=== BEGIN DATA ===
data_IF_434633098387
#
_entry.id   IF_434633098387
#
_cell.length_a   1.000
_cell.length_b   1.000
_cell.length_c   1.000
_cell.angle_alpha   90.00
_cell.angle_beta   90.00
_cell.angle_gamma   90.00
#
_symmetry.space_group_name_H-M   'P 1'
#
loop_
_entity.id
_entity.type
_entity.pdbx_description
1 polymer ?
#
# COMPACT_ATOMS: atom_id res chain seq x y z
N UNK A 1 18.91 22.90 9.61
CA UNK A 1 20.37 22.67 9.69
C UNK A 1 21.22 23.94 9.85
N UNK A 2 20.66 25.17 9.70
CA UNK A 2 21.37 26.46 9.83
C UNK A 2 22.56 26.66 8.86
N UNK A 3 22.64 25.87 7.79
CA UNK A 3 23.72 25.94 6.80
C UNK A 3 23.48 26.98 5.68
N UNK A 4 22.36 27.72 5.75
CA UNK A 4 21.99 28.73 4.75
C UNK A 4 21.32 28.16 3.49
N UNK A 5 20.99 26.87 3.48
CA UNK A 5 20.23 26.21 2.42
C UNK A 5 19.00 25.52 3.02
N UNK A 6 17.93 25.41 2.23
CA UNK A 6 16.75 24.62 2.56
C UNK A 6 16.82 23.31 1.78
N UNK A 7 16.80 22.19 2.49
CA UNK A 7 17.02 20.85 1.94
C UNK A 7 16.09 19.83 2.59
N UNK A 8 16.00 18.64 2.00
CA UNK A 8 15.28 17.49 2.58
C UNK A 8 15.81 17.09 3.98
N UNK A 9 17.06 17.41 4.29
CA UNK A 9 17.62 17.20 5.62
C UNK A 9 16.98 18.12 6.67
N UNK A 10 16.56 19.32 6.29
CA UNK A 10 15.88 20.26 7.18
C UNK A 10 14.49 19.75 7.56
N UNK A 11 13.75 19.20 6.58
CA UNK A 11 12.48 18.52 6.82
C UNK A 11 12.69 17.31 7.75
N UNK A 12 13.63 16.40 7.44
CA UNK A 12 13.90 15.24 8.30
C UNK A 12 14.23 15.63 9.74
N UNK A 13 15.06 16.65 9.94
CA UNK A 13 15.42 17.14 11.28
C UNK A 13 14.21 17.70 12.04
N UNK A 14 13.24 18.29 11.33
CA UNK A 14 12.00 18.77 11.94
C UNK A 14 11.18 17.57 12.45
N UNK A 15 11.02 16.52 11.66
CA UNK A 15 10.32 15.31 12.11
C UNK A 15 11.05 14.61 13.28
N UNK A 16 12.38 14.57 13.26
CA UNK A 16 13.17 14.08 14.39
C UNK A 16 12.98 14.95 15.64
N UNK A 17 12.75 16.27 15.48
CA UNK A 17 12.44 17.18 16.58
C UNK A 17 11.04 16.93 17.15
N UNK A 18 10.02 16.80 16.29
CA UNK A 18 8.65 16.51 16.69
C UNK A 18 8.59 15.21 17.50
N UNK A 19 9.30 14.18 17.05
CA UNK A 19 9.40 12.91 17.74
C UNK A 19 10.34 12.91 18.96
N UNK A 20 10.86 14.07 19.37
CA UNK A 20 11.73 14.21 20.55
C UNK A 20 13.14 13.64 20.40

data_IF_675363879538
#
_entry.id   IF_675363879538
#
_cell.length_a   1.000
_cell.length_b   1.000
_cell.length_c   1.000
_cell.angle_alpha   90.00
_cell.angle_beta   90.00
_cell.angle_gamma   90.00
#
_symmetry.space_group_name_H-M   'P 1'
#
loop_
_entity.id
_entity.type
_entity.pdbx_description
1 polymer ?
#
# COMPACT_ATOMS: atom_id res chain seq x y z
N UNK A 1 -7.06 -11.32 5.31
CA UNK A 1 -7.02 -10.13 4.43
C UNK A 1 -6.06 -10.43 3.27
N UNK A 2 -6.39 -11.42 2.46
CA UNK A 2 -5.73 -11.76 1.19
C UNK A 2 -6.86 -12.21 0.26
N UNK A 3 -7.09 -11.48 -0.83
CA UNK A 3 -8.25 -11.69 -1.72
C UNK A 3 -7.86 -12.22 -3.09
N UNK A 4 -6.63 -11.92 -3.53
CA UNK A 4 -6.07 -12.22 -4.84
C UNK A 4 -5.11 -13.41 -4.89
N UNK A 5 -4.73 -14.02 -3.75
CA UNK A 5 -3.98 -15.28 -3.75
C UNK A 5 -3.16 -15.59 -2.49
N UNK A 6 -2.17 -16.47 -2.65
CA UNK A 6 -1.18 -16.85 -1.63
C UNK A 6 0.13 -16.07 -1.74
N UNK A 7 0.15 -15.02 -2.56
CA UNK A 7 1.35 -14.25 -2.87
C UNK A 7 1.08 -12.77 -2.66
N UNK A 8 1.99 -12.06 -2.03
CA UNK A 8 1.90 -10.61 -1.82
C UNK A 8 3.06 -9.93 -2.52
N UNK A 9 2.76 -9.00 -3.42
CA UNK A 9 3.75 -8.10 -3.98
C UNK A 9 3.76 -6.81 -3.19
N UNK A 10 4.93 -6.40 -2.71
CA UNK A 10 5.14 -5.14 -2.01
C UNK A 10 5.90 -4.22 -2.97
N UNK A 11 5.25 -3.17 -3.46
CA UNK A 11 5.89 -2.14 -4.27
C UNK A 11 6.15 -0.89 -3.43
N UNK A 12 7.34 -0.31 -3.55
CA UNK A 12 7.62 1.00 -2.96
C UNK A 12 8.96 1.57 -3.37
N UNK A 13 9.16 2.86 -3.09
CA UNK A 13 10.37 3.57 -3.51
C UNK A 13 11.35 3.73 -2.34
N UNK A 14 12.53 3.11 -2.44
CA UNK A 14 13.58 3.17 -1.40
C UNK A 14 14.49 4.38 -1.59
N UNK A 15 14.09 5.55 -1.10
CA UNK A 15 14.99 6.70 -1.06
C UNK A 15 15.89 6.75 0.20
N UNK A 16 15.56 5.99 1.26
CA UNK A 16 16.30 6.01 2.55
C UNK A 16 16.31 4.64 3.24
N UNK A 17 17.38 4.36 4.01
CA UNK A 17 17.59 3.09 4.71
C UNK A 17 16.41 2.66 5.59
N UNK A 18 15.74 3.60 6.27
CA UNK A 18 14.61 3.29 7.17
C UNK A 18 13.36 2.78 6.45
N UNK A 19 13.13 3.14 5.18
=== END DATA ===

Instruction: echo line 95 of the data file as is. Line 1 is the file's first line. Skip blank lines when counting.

_entity.id